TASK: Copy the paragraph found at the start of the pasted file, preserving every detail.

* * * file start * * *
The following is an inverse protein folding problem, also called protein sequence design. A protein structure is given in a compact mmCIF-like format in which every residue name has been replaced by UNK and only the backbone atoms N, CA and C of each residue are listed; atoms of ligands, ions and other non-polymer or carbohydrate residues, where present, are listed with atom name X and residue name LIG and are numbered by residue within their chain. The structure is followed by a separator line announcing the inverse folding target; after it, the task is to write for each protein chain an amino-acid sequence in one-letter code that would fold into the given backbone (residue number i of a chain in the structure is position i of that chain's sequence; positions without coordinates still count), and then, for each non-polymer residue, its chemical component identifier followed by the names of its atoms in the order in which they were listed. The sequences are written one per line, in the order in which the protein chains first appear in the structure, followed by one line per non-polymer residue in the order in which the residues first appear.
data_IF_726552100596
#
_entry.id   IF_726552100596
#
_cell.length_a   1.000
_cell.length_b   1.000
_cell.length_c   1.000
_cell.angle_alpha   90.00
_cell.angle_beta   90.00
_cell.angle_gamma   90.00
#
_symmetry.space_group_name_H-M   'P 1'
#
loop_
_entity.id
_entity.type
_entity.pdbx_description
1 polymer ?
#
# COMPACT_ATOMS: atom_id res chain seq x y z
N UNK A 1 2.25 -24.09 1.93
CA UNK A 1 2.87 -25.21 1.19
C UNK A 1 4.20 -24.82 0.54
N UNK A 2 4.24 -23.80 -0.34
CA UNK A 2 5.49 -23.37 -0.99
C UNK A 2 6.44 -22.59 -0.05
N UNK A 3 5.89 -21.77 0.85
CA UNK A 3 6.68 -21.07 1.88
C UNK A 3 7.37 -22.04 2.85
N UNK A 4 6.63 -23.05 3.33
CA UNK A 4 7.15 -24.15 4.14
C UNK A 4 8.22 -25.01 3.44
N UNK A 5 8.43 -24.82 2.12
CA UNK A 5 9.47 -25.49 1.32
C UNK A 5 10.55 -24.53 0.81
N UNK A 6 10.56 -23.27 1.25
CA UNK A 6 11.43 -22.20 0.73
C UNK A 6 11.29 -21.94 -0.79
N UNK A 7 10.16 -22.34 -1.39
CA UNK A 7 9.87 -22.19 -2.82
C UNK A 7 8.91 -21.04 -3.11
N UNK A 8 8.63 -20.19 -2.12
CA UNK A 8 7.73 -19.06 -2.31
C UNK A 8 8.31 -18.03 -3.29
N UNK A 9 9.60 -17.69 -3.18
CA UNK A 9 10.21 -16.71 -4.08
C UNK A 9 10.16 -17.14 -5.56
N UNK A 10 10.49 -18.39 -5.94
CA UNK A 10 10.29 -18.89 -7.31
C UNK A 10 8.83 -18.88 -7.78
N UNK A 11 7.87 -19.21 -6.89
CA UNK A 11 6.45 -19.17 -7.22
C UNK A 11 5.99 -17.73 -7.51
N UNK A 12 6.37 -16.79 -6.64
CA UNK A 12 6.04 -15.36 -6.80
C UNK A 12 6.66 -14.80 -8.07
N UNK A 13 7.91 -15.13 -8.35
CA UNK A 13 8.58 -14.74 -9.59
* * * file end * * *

The following is an inverse protein folding problem, also called protein sequence design. A protein structure is given in a compact mmCIF-like format in which every residue name has been replaced by UNK and only the backbone atoms N, CA and C of each residue are listed; atoms of ligands, ions and other non-polymer or carbohydrate residues, where present, are listed with atom name X and residue name LIG and are numbered by residue within their chain. The structure is followed by a separator line announcing the inverse folding target; after it, the task is to write for each protein chain an amino-acid sequence in one-letter code that would fold into the given backbone (residue number i of a chain in the structure is position i of that chain's sequence; positions without coordinates still count), and then, for each non-polymer residue, its chemical component identifier followed by the names of its atoms in the order in which they were listed. The sequences are written one per line, in the order in which the protein chains first appear in the structure, followed by one line per non-polymer residue in the order in which the residues first appear.